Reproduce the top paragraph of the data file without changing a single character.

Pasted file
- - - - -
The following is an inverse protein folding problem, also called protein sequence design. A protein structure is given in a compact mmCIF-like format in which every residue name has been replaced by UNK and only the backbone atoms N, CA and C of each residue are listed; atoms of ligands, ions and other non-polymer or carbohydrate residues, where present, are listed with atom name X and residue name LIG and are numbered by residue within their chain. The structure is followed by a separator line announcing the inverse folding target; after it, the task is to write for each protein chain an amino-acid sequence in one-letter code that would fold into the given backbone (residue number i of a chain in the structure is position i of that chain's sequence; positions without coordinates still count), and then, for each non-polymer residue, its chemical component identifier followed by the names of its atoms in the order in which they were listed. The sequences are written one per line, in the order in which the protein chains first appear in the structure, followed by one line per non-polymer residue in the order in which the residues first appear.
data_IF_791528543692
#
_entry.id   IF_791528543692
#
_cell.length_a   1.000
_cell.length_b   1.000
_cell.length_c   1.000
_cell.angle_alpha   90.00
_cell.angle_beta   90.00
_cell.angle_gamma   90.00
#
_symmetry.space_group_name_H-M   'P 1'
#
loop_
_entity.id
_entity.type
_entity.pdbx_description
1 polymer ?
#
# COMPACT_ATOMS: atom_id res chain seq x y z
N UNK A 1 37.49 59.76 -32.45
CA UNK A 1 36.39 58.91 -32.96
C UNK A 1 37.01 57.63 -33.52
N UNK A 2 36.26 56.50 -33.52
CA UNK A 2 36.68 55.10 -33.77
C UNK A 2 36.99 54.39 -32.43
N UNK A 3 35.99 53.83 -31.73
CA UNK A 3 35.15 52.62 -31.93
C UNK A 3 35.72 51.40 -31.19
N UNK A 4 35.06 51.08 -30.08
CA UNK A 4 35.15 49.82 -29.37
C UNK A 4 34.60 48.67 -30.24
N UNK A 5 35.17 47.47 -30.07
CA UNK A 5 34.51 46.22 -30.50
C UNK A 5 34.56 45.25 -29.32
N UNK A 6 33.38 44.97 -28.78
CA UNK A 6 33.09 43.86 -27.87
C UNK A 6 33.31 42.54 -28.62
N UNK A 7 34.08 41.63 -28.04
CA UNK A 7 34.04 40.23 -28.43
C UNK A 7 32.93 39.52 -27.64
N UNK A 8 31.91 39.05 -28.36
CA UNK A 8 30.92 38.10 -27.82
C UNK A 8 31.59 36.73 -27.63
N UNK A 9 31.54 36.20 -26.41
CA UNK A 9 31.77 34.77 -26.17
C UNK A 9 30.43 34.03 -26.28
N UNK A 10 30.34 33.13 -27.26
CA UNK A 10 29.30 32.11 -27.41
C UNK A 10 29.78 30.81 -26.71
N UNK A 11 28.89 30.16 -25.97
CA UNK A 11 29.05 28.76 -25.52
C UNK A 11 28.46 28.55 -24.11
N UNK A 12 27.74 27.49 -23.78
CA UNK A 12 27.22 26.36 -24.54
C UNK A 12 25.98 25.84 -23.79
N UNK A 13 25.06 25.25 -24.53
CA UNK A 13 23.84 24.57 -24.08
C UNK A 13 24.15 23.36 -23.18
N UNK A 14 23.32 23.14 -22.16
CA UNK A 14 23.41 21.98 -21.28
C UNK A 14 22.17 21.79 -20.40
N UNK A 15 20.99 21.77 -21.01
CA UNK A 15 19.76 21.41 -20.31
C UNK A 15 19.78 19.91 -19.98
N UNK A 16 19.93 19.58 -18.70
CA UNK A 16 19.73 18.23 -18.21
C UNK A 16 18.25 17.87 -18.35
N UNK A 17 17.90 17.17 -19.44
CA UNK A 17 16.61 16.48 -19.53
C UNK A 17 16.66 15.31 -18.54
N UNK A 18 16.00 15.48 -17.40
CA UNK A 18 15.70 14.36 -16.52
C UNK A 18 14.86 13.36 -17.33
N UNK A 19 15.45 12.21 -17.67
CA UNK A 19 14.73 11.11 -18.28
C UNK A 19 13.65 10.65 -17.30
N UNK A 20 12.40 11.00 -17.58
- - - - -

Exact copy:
The following is an inverse protein folding problem, also called protein sequence design. A protein structure is given in a compact mmCIF-like format in which every residue name has been replaced by UNK and only the backbone atoms N, CA and C of each residue are listed; atoms of ligands, ions and other non-polymer or carbohydrate residues, where present, are listed with atom name X and residue name LIG and are numbered by residue within their chain. The structure is followed by a separator line announcing the inverse folding target; after it, the task is to write for each protein chain an amino-acid sequence in one-letter code that would fold into the given backbone (residue number i of a chain in the structure is position i of that chain's sequence; positions without coordinates still count), and then, for each non-polymer residue, its chemical component identifier followed by the names of its atoms in the order in which they were listed. The sequences are written one per line, in the order in which the protein chains first appear in the structure, followed by one line per non-polymer residue in the order in which the residues first appear.